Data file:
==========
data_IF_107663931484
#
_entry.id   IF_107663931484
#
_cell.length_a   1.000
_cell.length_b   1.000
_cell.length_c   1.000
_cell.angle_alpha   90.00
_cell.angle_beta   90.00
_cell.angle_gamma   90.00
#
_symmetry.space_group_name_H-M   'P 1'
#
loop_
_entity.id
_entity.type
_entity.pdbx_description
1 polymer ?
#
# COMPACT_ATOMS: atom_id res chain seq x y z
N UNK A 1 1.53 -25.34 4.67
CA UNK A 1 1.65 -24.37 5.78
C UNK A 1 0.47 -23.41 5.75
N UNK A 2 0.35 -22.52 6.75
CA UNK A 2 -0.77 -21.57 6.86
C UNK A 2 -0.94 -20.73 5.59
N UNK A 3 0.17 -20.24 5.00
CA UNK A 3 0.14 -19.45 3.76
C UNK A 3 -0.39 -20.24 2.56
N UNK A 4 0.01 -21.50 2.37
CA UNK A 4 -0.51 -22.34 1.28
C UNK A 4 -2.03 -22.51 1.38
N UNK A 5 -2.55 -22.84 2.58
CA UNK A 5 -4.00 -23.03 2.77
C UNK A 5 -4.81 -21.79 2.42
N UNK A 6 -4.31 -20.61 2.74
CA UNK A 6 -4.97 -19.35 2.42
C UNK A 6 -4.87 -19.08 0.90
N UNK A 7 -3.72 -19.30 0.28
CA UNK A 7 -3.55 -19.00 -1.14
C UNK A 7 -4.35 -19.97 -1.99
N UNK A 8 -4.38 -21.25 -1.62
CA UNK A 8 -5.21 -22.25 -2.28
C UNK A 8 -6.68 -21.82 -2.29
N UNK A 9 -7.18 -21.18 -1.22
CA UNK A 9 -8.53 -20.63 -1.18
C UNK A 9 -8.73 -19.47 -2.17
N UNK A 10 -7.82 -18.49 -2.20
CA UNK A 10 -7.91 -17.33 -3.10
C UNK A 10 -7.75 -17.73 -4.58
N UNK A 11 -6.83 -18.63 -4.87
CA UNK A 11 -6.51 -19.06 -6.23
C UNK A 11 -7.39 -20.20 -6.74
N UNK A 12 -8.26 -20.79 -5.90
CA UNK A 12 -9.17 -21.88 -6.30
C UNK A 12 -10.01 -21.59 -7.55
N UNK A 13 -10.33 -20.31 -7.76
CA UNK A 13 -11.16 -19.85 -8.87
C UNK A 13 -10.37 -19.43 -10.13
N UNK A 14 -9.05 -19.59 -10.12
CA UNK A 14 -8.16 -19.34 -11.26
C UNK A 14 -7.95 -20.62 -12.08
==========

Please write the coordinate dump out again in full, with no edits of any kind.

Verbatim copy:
data_IF_107663931484
#
_entry.id   IF_107663931484
#
_cell.length_a   1.000
_cell.length_b   1.000
_cell.length_c   1.000
_cell.angle_alpha   90.00
_cell.angle_beta   90.00
_cell.angle_gamma   90.00
#
_symmetry.space_group_name_H-M   'P 1'
#
loop_
_entity.id
_entity.type
_entity.pdbx_description
1 polymer ?
#
# COMPACT_ATOMS: atom_id res chain seq x y z
N UNK A 1 1.53 -25.34 4.67
CA UNK A 1 1.65 -24.37 5.78
C UNK A 1 0.47 -23.41 5.75
N UNK A 2 0.35 -22.52 6.75
CA UNK A 2 -0.77 -21.57 6.86
C UNK A 2 -0.94 -20.73 5.59
N UNK A 3 0.17 -20.24 5.00
CA UNK A 3 0.14 -19.45 3.76
C UNK A 3 -0.39 -20.24 2.56
N UNK A 4 0.01 -21.50 2.37
CA UNK A 4 -0.51 -22.34 1.28
C UNK A 4 -2.03 -22.51 1.38
N UNK A 5 -2.55 -22.84 2.58
CA UNK A 5 -4.00 -23.03 2.77
C UNK A 5 -4.81 -21.79 2.42
N UNK A 6 -4.31 -20.61 2.74
CA UNK A 6 -4.97 -19.35 2.42
C UNK A 6 -4.87 -19.08 0.90
N UNK A 7 -3.72 -19.30 0.28
CA UNK A 7 -3.55 -19.00 -1.14
C UNK A 7 -4.35 -19.97 -1.99
N UNK A 8 -4.38 -21.25 -1.62
CA UNK A 8 -5.21 -22.25 -2.28
C UNK A 8 -6.68 -21.82 -2.29
N UNK A 9 -7.18 -21.18 -1.22
CA UNK A 9 -8.53 -20.63 -1.18
C UNK A 9 -8.73 -19.47 -2.17
N UNK A 10 -7.82 -18.49 -2.20
CA UNK A 10 -7.91 -17.33 -3.10
C UNK A 10 -7.75 -17.73 -4.58
N UNK A 11 -6.83 -18.63 -4.87
CA UNK A 11 -6.51 -19.06 -6.23
C UNK A 11 -7.39 -20.20 -6.74
N UNK A 12 -8.26 -20.79 -5.90
CA UNK A 12 -9.17 -21.88 -6.30
C UNK A 12 -10.01 -21.59 -7.55
N UNK A 13 -10.33 -20.31 -7.76
CA UNK A 13 -11.16 -19.85 -8.87
C UNK A 13 -10.37 -19.43 -10.13
N UNK A 14 -9.05 -19.59 -10.12
CA UNK A 14 -8.16 -19.34 -11.26
C UNK A 14 -7.95 -20.62 -12.08